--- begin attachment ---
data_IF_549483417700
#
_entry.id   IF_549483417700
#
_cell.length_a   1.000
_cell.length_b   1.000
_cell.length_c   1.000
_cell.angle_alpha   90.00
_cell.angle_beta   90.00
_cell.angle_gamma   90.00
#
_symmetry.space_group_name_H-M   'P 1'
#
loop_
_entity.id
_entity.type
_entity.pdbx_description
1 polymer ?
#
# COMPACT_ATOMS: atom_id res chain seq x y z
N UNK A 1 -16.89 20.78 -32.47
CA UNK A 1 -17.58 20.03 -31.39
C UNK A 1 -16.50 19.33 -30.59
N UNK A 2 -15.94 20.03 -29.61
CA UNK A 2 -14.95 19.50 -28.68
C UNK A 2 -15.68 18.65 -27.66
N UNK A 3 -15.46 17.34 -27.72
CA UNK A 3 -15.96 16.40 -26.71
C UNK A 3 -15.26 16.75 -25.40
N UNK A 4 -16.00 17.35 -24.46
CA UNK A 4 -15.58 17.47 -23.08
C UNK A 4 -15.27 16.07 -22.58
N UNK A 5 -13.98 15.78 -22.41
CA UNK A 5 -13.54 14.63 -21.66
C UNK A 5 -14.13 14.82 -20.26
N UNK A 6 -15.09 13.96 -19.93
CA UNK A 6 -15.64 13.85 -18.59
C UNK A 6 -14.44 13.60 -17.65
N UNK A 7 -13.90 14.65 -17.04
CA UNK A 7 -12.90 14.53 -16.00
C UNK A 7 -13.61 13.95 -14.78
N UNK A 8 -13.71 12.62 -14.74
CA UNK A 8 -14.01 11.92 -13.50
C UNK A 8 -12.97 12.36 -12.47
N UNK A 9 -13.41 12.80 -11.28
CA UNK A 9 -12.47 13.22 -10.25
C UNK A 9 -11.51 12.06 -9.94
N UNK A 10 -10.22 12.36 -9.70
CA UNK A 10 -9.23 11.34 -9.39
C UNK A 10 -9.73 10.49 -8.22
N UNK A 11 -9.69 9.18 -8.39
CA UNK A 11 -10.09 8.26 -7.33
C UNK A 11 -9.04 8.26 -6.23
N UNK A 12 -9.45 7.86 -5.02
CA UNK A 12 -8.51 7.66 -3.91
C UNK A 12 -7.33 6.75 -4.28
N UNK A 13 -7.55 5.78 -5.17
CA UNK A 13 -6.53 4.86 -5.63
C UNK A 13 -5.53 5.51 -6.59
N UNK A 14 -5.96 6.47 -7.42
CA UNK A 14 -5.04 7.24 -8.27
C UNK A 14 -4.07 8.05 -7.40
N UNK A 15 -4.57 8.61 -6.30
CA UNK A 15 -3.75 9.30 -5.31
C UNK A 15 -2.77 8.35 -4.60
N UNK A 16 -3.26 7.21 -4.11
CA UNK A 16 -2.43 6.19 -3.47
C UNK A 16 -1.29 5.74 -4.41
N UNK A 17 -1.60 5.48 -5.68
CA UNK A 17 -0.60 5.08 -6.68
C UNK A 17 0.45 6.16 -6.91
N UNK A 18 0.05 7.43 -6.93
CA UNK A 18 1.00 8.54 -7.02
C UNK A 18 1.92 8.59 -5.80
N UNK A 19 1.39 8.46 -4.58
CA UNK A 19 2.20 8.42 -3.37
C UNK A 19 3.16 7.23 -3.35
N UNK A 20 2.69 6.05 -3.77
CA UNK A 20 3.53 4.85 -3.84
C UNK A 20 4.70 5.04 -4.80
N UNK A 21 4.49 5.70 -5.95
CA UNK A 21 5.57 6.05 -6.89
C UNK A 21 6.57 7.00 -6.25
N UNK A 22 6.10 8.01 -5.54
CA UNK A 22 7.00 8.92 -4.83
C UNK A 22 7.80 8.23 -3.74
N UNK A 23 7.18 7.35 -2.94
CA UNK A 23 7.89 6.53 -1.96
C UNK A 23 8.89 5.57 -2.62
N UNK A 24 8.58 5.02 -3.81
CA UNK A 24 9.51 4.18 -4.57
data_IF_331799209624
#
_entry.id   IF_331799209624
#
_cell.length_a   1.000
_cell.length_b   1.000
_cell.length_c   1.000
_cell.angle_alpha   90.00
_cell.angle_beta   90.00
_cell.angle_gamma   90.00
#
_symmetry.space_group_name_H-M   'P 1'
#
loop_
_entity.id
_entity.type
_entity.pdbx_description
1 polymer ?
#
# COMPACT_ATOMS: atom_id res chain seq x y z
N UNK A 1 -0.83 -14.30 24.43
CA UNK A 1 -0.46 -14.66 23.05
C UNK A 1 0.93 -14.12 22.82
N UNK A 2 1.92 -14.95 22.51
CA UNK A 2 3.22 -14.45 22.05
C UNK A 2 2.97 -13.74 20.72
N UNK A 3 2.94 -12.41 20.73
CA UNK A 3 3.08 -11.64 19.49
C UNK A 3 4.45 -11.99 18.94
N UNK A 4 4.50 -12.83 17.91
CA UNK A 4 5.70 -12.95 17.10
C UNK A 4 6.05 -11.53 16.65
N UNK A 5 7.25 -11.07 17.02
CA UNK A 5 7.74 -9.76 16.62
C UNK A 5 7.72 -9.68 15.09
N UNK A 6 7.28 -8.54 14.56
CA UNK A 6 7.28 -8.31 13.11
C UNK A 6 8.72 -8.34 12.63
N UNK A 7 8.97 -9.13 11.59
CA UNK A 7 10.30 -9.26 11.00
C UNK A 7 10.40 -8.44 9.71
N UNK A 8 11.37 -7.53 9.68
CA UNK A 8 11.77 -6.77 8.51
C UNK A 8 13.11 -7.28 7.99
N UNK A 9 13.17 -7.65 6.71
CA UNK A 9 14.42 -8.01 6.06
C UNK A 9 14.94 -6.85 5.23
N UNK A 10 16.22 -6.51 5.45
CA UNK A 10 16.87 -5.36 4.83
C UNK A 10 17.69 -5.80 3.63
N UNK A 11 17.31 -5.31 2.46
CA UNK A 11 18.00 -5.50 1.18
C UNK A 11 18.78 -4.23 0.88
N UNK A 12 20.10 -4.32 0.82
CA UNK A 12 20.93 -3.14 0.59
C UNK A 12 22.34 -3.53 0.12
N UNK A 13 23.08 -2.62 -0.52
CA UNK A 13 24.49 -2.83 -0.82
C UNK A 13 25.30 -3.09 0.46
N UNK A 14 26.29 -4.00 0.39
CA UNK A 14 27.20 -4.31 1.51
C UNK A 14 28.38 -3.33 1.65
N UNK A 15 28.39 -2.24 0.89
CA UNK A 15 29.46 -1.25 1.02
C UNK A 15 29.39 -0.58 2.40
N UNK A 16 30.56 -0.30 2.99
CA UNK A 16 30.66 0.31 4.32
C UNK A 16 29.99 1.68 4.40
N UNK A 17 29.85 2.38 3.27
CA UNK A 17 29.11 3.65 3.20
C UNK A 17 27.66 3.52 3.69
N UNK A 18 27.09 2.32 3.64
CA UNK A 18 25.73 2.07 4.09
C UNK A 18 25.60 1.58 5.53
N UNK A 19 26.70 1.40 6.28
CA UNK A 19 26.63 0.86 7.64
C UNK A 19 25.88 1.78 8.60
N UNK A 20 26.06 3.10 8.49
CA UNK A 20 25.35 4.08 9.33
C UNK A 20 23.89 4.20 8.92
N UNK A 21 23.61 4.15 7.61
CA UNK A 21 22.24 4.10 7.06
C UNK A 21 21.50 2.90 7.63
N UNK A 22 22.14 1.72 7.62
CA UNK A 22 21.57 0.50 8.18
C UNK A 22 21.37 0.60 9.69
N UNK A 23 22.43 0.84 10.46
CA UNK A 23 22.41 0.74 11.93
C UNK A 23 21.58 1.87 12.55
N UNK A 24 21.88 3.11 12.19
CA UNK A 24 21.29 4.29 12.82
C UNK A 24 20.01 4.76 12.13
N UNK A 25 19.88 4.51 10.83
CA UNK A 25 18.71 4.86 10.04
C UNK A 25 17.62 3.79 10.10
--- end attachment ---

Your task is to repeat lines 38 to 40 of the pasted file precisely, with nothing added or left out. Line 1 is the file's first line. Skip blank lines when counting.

C UNK A 6 -14.44 13.60 -17.65
N UNK A 7 -13.90 14.65 -17.04
CA UNK A 7 -12.90 14.53 -16.00